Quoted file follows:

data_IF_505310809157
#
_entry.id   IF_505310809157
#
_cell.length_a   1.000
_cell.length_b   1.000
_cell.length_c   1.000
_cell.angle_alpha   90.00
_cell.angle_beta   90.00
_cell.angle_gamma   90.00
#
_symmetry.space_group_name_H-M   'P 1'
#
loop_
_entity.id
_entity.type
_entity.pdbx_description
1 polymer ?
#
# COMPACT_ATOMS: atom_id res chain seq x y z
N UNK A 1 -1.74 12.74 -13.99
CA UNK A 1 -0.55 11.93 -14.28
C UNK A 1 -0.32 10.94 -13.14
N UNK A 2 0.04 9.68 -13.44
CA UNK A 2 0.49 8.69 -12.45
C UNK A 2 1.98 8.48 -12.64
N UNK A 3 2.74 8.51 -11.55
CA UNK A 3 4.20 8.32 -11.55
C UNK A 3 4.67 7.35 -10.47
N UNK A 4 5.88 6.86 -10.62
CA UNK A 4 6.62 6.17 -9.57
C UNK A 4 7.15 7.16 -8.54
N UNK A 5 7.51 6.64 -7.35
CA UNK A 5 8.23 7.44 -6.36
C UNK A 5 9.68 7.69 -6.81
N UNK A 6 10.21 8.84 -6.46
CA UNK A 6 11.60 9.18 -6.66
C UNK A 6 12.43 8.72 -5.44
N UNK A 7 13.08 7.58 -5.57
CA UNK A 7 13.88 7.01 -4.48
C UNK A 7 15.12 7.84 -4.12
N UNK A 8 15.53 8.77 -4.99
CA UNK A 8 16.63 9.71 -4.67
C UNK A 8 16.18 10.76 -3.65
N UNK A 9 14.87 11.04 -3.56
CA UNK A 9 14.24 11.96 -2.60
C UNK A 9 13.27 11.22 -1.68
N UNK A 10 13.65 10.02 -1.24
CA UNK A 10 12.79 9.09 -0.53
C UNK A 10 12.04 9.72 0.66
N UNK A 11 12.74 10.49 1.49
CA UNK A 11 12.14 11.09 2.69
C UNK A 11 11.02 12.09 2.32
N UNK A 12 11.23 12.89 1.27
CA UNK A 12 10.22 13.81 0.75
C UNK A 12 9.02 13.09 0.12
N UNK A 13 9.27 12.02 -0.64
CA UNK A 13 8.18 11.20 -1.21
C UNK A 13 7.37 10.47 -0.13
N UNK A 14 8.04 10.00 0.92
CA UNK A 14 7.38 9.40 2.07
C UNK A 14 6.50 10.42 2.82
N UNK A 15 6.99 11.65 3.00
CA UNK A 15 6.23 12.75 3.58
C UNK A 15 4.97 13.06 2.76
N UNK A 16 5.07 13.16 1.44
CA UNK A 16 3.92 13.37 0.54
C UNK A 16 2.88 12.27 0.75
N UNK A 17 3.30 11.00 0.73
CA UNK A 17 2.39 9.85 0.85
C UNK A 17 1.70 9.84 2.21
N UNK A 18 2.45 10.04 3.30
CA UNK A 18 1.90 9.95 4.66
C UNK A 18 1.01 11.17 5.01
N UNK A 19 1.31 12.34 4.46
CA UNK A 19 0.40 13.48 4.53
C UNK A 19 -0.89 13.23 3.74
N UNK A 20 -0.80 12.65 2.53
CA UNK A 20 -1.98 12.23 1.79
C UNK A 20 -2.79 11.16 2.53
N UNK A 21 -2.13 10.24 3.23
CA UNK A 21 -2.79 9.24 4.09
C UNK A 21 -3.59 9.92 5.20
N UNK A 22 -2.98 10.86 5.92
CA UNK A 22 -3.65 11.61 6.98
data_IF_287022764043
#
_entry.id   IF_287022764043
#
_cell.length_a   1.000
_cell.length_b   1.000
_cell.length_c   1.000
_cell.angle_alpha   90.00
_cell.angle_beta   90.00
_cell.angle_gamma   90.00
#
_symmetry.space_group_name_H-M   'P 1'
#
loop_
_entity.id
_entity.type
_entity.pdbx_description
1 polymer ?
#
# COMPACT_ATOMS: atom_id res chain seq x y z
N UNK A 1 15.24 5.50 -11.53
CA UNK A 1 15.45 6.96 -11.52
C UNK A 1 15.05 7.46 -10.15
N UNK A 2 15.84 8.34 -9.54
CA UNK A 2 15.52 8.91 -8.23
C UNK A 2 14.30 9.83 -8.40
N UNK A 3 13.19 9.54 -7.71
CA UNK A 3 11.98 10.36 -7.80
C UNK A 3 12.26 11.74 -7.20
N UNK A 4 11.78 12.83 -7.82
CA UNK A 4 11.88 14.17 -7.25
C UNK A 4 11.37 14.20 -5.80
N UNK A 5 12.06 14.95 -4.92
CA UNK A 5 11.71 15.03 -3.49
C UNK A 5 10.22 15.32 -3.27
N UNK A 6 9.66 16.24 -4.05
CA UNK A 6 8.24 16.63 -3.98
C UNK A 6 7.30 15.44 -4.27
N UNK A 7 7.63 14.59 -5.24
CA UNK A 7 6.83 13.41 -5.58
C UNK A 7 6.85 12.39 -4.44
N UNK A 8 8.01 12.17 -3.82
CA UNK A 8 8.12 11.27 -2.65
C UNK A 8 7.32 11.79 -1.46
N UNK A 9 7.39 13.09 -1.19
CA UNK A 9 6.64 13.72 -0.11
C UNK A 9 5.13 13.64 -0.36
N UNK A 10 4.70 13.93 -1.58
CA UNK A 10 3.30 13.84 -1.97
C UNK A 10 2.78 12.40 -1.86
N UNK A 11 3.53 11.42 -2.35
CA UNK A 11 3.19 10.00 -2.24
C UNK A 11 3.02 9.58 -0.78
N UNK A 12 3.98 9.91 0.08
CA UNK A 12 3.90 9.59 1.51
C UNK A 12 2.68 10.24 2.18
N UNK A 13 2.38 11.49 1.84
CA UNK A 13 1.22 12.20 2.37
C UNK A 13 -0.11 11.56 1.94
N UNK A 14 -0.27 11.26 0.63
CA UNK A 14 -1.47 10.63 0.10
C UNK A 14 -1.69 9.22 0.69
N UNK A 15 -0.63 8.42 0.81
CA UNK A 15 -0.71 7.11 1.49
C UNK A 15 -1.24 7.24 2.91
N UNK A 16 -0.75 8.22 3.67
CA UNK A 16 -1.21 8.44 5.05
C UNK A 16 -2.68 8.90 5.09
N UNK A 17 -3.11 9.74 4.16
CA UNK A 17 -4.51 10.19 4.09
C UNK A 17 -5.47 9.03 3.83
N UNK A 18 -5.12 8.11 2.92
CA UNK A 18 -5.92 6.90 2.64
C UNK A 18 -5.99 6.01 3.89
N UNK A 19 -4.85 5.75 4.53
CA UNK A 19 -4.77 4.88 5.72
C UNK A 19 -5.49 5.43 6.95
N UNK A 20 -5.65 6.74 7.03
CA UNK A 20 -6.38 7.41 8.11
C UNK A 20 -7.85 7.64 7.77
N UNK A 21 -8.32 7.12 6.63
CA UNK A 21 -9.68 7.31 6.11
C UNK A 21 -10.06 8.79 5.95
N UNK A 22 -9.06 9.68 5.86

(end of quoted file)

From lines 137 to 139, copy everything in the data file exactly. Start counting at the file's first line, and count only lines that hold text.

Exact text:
CA UNK A 11 3.19 10.00 -2.24
C UNK A 11 3.02 9.58 -0.78
N UNK A 12 3.98 9.91 0.08